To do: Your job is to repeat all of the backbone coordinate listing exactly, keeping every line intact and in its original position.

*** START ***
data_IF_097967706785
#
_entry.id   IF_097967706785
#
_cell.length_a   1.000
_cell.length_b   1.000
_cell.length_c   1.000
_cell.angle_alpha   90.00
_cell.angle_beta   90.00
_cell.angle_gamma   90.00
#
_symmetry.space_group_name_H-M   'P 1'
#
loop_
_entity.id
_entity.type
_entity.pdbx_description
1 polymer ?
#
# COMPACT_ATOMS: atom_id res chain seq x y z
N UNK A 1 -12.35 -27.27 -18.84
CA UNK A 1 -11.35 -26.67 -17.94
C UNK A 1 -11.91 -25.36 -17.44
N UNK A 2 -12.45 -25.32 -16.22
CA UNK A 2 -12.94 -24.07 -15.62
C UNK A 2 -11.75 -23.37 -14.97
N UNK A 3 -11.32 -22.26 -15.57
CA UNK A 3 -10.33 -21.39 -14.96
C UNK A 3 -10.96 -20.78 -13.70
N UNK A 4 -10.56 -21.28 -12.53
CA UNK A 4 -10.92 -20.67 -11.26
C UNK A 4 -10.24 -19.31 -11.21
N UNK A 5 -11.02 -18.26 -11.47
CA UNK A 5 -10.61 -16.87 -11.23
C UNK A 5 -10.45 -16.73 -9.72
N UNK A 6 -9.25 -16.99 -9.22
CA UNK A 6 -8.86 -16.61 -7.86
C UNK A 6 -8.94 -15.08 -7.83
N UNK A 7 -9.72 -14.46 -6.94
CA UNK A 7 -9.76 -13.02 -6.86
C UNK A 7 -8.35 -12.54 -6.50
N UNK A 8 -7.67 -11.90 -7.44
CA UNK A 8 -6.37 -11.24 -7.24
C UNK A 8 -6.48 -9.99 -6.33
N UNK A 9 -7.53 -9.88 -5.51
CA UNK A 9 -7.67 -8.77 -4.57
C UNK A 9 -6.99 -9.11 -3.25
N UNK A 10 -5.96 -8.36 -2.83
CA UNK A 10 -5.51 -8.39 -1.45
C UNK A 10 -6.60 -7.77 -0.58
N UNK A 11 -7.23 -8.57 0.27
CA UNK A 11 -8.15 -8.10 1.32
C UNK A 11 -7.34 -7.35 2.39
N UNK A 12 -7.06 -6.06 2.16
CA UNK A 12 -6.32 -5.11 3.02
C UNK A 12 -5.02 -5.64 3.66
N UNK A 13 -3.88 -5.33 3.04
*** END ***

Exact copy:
data_IF_097967706785
#
_entry.id   IF_097967706785
#
_cell.length_a   1.000
_cell.length_b   1.000
_cell.length_c   1.000
_cell.angle_alpha   90.00
_cell.angle_beta   90.00
_cell.angle_gamma   90.00
#
_symmetry.space_group_name_H-M   'P 1'
#
loop_
_entity.id
_entity.type
_entity.pdbx_description
1 polymer ?
#
# COMPACT_ATOMS: atom_id res chain seq x y z
N UNK A 1 -12.35 -27.27 -18.84
CA UNK A 1 -11.35 -26.67 -17.94
C UNK A 1 -11.91 -25.36 -17.44
N UNK A 2 -12.45 -25.32 -16.22
CA UNK A 2 -12.94 -24.07 -15.62
C UNK A 2 -11.75 -23.37 -14.97
N UNK A 3 -11.32 -22.26 -15.57
CA UNK A 3 -10.33 -21.39 -14.96
C UNK A 3 -10.96 -20.78 -13.70
N UNK A 4 -10.56 -21.28 -12.53
CA UNK A 4 -10.92 -20.67 -11.26
C UNK A 4 -10.24 -19.31 -11.21
N UNK A 5 -11.02 -18.26 -11.47
CA UNK A 5 -10.61 -16.87 -11.23
C UNK A 5 -10.45 -16.73 -9.72
N UNK A 6 -9.25 -16.99 -9.22
CA UNK A 6 -8.86 -16.61 -7.86
C UNK A 6 -8.94 -15.08 -7.83
N UNK A 7 -9.72 -14.46 -6.94
CA UNK A 7 -9.76 -13.02 -6.86
C UNK A 7 -8.35 -12.54 -6.50
N UNK A 8 -7.67 -11.90 -7.44
CA UNK A 8 -6.37 -11.24 -7.24
C UNK A 8 -6.48 -9.99 -6.33
N UNK A 9 -7.53 -9.88 -5.51
CA UNK A 9 -7.67 -8.77 -4.57
C UNK A 9 -6.99 -9.11 -3.25
N UNK A 10 -5.96 -8.36 -2.83
CA UNK A 10 -5.51 -8.39 -1.45
C UNK A 10 -6.60 -7.77 -0.58
N UNK A 11 -7.23 -8.57 0.27
CA UNK A 11 -8.15 -8.10 1.32
C UNK A 11 -7.34 -7.35 2.39
N UNK A 12 -7.06 -6.06 2.16
CA UNK A 12 -6.32 -5.11 3.02
C UNK A 12 -5.02 -5.64 3.66
N UNK A 13 -3.88 -5.33 3.04